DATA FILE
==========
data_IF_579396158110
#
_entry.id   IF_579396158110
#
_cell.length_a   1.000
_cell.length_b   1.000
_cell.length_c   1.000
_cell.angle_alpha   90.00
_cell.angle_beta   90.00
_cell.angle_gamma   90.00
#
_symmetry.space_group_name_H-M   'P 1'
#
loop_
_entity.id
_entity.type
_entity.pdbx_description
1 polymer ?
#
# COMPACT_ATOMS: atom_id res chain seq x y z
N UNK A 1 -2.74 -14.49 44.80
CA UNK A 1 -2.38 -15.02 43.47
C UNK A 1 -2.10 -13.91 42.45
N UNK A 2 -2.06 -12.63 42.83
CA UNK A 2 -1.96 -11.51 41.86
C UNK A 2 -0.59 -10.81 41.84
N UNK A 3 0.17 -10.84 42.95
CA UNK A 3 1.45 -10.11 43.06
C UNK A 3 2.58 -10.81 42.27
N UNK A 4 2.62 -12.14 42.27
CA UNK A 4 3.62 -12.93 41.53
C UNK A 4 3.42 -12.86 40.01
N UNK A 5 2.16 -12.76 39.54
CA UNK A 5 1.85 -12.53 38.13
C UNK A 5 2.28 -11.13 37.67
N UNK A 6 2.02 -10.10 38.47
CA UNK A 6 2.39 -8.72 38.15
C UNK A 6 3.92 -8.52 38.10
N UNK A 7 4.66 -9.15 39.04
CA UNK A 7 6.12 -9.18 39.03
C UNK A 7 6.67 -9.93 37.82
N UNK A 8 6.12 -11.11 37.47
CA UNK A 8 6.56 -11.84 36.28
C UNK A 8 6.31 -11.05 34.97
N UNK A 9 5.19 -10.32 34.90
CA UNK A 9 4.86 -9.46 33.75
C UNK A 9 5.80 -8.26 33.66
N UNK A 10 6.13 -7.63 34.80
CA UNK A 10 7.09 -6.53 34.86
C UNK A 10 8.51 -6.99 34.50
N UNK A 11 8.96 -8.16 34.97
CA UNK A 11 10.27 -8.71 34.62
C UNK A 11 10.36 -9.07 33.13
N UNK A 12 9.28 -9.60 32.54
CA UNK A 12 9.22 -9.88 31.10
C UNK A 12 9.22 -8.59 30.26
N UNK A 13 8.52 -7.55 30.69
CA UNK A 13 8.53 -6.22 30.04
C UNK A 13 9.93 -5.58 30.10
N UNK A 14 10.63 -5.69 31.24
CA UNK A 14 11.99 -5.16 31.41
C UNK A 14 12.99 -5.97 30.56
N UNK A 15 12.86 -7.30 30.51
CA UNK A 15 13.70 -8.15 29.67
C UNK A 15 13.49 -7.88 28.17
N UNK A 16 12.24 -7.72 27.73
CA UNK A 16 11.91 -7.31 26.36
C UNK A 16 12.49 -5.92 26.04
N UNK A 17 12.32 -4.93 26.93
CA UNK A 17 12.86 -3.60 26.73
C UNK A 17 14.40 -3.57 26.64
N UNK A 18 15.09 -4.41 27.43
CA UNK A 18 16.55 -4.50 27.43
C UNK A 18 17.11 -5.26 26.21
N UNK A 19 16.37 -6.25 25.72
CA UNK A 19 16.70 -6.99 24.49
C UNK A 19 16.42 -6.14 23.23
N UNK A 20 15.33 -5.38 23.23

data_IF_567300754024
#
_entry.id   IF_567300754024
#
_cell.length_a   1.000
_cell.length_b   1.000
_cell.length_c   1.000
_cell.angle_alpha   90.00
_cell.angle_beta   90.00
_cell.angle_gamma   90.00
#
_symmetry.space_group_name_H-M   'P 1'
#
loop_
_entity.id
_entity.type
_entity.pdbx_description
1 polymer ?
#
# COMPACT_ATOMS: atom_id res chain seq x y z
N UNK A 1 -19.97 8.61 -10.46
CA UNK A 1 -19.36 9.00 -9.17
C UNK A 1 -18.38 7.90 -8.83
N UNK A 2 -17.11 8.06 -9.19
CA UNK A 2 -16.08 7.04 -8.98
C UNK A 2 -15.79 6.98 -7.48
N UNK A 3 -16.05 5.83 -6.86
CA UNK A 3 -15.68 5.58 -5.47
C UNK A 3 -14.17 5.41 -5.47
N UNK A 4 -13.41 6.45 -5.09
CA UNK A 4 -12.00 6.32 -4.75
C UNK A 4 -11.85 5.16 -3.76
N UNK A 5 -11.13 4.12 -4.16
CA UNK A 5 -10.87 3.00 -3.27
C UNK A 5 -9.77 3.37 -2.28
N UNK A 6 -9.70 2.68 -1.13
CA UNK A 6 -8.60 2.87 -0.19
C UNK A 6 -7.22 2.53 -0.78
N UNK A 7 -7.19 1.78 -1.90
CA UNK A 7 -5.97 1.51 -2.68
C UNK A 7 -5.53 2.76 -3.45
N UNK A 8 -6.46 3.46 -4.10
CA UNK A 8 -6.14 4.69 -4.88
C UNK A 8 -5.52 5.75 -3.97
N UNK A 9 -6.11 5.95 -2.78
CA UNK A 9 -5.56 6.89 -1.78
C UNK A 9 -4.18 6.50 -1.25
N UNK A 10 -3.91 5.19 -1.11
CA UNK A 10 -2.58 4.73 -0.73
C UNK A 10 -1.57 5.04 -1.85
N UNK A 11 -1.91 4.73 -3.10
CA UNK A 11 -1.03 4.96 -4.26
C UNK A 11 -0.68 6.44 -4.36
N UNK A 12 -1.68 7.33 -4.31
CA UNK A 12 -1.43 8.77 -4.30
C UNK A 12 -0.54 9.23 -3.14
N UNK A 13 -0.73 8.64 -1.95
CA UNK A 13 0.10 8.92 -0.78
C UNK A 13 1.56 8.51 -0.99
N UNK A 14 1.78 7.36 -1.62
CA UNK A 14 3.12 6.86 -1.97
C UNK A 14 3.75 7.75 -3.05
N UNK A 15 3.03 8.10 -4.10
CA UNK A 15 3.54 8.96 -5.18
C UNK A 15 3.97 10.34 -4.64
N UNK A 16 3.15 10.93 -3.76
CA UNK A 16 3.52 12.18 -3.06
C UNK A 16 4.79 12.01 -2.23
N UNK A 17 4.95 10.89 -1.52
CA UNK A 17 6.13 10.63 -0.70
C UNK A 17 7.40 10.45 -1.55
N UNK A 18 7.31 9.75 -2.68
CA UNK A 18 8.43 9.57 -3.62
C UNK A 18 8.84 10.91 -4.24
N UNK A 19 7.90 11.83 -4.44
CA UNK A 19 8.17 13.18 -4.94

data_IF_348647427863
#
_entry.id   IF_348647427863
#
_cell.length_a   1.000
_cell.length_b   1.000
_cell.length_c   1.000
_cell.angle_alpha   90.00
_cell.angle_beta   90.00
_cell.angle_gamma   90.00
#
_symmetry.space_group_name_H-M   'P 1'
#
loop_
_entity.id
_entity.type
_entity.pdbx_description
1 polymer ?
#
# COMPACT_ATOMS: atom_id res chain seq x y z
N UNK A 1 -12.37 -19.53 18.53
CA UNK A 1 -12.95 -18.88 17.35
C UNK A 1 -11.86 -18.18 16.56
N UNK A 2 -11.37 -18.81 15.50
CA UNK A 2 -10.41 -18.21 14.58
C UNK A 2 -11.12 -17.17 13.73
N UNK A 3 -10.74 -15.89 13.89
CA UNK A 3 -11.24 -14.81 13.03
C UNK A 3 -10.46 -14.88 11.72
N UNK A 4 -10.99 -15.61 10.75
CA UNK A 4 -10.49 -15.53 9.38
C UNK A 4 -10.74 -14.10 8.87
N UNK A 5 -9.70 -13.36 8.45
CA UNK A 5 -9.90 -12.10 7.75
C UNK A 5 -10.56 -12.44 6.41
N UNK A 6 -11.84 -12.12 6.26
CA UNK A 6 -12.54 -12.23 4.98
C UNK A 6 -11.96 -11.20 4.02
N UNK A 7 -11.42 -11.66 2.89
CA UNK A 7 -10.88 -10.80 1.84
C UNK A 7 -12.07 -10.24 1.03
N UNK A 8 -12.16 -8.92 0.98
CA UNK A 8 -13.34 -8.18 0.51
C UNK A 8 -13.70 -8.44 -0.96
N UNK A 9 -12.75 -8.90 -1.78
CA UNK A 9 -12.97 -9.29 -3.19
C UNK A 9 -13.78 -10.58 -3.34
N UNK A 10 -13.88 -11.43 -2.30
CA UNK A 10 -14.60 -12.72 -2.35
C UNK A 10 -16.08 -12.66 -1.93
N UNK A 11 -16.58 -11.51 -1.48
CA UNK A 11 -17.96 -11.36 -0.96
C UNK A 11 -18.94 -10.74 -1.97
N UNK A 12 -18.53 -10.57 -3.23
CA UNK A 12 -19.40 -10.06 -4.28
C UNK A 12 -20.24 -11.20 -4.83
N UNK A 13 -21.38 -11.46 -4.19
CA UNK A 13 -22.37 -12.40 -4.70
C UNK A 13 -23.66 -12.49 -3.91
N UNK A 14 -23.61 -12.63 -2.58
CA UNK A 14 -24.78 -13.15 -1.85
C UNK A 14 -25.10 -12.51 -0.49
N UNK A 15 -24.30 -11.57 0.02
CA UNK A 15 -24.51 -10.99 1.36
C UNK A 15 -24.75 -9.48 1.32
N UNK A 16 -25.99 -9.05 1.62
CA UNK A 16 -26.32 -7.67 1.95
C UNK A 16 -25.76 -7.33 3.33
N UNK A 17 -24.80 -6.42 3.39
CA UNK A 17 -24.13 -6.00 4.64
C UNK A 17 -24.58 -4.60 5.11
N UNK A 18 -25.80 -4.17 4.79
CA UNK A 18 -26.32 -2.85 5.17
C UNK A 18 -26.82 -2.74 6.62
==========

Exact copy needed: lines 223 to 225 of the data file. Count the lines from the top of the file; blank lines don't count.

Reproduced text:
N UNK A 17 -24.80 -6.42 3.39
CA UNK A 17 -24.13 -6.00 4.64
C UNK A 17 -24.58 -4.60 5.11